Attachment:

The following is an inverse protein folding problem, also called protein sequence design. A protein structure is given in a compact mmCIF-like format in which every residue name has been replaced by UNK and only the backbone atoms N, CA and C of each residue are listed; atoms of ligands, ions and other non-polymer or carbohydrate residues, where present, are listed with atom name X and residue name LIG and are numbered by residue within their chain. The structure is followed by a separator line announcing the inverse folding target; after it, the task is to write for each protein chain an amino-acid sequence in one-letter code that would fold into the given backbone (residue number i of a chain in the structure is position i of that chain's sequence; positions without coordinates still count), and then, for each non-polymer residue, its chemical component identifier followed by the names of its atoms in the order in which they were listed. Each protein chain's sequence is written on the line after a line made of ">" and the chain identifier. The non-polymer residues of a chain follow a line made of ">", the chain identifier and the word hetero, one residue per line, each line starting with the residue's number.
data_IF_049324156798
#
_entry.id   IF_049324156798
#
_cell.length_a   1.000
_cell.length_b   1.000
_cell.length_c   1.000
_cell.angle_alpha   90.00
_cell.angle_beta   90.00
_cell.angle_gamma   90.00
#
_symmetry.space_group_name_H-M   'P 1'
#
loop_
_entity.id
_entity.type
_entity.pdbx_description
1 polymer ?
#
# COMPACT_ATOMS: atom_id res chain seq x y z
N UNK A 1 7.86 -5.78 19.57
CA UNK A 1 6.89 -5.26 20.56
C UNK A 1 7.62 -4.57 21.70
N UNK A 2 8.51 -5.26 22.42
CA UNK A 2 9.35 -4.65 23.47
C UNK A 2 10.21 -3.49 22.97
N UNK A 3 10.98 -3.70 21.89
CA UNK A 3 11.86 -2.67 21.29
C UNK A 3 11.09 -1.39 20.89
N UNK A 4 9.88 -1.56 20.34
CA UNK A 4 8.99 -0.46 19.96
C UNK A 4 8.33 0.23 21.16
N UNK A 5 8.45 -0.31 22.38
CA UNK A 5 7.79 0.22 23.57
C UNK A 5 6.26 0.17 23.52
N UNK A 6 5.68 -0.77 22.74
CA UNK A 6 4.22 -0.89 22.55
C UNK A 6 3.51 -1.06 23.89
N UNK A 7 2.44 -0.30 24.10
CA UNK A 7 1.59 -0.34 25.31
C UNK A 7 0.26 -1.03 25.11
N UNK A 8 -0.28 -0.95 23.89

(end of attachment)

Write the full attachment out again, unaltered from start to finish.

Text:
The following is an inverse protein folding problem, also called protein sequence design. A protein structure is given in a compact mmCIF-like format in which every residue name has been replaced by UNK and only the backbone atoms N, CA and C of each residue are listed; atoms of ligands, ions and other non-polymer or carbohydrate residues, where present, are listed with atom name X and residue name LIG and are numbered by residue within their chain. The structure is followed by a separator line announcing the inverse folding target; after it, the task is to write for each protein chain an amino-acid sequence in one-letter code that would fold into the given backbone (residue number i of a chain in the structure is position i of that chain's sequence; positions without coordinates still count), and then, for each non-polymer residue, its chemical component identifier followed by the names of its atoms in the order in which they were listed. Each protein chain's sequence is written on the line after a line made of ">" and the chain identifier. The non-polymer residues of a chain follow a line made of ">", the chain identifier and the word hetero, one residue per line, each line starting with the residue's number.
data_IF_049324156798
#
_entry.id   IF_049324156798
#
_cell.length_a   1.000
_cell.length_b   1.000
_cell.length_c   1.000
_cell.angle_alpha   90.00
_cell.angle_beta   90.00
_cell.angle_gamma   90.00
#
_symmetry.space_group_name_H-M   'P 1'
#
loop_
_entity.id
_entity.type
_entity.pdbx_description
1 polymer ?
#
# COMPACT_ATOMS: atom_id res chain seq x y z
N UNK A 1 7.86 -5.78 19.57
CA UNK A 1 6.89 -5.26 20.56
C UNK A 1 7.62 -4.57 21.70
N UNK A 2 8.51 -5.26 22.42
CA UNK A 2 9.35 -4.65 23.47
C UNK A 2 10.21 -3.49 22.97
N UNK A 3 10.98 -3.70 21.89
CA UNK A 3 11.86 -2.67 21.29
C UNK A 3 11.09 -1.39 20.89
N UNK A 4 9.88 -1.56 20.34
CA UNK A 4 8.99 -0.46 19.96
C UNK A 4 8.33 0.23 21.16
N UNK A 5 8.45 -0.31 22.38
CA UNK A 5 7.79 0.22 23.57
C UNK A 5 6.26 0.17 23.52
N UNK A 6 5.68 -0.77 22.74
CA UNK A 6 4.22 -0.89 22.55
C UNK A 6 3.51 -1.06 23.89
N UNK A 7 2.44 -0.30 24.10
CA UNK A 7 1.59 -0.34 25.31
C UNK A 7 0.26 -1.03 25.11
N UNK A 8 -0.28 -0.95 23.89